The budget proposal to raise the minimum public shareholding limit to 35% from 25% may be a stiff challenge for state-run banks.
While this will impact over 1,000 companies with public shareholding less than 25%, state-owned companies could be hit the hardest, experts said. Among public sector units (PSUs), several state-run lenders have been in a precarious situation with repeated capital infusion by the government over the years pushing promoter holding way above 75%.
Many banks have been given a time frame of two years from the time of breaching the norm to achieving compliance. In any case, banks with stressed finances are finding it difficult to raise capital from the market and bring the government holding down to below 75%. If the Securities and Exchange Board of India (Sebi) accepts the finance minister’s proposal, these lenders may be in for a hard time.
Moreover, the budgeted Rs 70,000 crore fresh government capital infusion into the banks will push the level of public holding even higher.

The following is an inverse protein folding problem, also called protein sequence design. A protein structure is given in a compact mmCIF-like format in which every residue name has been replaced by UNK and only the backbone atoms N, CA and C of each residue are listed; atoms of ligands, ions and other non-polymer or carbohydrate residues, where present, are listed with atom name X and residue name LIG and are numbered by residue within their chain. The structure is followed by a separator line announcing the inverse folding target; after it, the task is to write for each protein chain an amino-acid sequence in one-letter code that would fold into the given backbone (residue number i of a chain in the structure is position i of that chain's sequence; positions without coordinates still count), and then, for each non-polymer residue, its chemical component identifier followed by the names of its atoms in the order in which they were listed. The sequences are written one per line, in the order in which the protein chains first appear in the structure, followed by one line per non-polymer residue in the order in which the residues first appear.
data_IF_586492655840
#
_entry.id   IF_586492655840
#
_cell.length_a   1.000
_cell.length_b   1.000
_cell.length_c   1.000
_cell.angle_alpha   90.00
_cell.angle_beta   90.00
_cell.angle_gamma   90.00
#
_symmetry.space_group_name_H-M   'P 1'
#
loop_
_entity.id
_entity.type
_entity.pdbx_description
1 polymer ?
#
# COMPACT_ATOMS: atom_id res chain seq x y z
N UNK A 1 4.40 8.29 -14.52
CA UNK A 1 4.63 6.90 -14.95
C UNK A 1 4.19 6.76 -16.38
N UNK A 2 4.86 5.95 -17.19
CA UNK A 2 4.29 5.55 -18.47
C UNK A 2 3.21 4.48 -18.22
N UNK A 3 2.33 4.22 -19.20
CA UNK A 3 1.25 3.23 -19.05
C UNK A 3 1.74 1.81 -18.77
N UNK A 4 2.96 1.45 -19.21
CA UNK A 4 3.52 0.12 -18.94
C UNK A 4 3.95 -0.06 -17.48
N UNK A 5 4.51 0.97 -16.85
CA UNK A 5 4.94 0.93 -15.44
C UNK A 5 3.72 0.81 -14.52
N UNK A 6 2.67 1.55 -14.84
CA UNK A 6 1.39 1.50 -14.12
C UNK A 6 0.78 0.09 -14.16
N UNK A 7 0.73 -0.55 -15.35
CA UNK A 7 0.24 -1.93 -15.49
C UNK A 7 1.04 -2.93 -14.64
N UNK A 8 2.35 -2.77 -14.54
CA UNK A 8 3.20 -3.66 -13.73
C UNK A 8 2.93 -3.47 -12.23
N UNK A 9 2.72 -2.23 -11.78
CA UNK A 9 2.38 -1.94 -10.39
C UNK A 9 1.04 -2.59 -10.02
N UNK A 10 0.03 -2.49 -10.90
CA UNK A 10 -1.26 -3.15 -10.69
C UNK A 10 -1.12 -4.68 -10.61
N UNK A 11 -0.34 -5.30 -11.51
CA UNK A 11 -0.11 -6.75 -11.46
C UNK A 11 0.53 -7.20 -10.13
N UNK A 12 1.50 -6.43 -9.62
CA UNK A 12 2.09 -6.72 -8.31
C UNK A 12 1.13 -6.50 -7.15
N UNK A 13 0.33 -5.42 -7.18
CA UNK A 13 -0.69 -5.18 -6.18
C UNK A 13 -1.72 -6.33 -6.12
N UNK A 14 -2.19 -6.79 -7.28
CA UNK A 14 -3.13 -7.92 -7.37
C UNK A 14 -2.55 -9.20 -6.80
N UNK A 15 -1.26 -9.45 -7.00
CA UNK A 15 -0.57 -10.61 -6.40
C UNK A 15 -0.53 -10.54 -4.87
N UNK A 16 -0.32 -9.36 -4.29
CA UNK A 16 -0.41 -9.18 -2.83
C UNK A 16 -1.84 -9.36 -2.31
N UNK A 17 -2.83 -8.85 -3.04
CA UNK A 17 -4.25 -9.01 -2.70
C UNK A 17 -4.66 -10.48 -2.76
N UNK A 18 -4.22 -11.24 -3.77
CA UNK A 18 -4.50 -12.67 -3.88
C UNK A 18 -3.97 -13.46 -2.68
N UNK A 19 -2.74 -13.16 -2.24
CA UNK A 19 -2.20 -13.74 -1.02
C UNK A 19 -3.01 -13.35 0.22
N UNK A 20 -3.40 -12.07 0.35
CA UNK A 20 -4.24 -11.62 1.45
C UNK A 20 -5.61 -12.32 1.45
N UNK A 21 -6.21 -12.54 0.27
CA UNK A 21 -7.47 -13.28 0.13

“The purpose (of the budget proposal) is to widen the canvas of public shareholding–that is a very good move to broad-base the stocks and deepen the stock market,” said Allahabad BankNSE -4.63 % chief executive S S Mallikarjuna Rao. “As for PSBs (public sector banks), in any case it takes a time horizon of around two years or more since many PSBs have more than 80% government holding.”
As many as 15 out of 19 state-run banks have more than 75% promoter holding. As things stand, Sebi has allowed them two years to raise the public holding to 25% from the time the limit was breached. Seven of them — including Andhra BankNSE -2.95 %, Corporation BankNSE 0.35 % and Indian Overseas BankNSE -4.31 % — with over 90% government holding have the toughest task among all.
“Government has large holdings in government banks which have further increased in the last 10 years, driven mostly by the need for government participation to drive policy and for social objectives,” former Reserve Bank of India governor Urjit Patel had said last month at an event in Stanford University.
State Bank of India, in its post-budget analysis, observed that the minimum public shareholding requirements generally vary between 10% and 25% in certain developed securities markets, such as Singapore, the UK, US and Hong Kong.